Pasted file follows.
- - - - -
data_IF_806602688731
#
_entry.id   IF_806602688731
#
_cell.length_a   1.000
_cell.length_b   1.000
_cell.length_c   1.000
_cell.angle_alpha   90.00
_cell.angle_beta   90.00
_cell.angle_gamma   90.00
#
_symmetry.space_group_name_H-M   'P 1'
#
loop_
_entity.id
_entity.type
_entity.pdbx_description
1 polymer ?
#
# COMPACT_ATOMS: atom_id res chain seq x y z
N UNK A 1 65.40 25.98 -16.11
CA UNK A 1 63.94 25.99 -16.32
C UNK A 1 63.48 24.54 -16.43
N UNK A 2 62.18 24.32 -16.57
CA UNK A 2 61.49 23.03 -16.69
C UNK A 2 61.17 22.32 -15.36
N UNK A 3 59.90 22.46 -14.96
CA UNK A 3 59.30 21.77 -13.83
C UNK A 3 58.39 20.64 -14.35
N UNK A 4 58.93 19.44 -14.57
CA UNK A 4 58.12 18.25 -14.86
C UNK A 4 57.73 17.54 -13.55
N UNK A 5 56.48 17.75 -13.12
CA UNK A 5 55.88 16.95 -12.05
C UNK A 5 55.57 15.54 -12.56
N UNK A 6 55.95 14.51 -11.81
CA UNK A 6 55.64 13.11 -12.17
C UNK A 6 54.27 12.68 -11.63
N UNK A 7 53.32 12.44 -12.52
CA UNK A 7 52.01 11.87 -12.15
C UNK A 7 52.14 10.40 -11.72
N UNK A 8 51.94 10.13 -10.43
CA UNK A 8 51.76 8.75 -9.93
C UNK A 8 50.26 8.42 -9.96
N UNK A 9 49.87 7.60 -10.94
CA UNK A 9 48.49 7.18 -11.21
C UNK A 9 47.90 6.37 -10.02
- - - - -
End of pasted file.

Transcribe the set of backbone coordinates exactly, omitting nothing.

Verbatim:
data_IF_806602688731
#
_entry.id   IF_806602688731
#
_cell.length_a   1.000
_cell.length_b   1.000
_cell.length_c   1.000
_cell.angle_alpha   90.00
_cell.angle_beta   90.00
_cell.angle_gamma   90.00
#
_symmetry.space_group_name_H-M   'P 1'
#
loop_
_entity.id
_entity.type
_entity.pdbx_description
1 polymer ?
#
# COMPACT_ATOMS: atom_id res chain seq x y z
N UNK A 1 65.40 25.98 -16.11
CA UNK A 1 63.94 25.99 -16.32
C UNK A 1 63.48 24.54 -16.43
N UNK A 2 62.18 24.32 -16.57
CA UNK A 2 61.49 23.03 -16.69
C UNK A 2 61.17 22.32 -15.36
N UNK A 3 59.90 22.46 -14.96
CA UNK A 3 59.30 21.77 -13.83
C UNK A 3 58.39 20.64 -14.35
N UNK A 4 58.93 19.44 -14.57
CA UNK A 4 58.12 18.25 -14.86
C UNK A 4 57.73 17.54 -13.55
N UNK A 5 56.48 17.75 -13.12
CA UNK A 5 55.88 16.95 -12.05
C UNK A 5 55.57 15.54 -12.56
N UNK A 6 55.95 14.51 -11.81
CA UNK A 6 55.64 13.11 -12.17
C UNK A 6 54.27 12.68 -11.63
N UNK A 7 53.32 12.44 -12.52
CA UNK A 7 52.01 11.87 -12.15
C UNK A 7 52.14 10.40 -11.72
N UNK A 8 51.94 10.13 -10.43
CA UNK A 8 51.76 8.75 -9.93
C UNK A 8 50.26 8.42 -9.96
N UNK A 9 49.87 7.60 -10.94
CA UNK A 9 48.49 7.18 -11.21
C UNK A 9 47.90 6.37 -10.02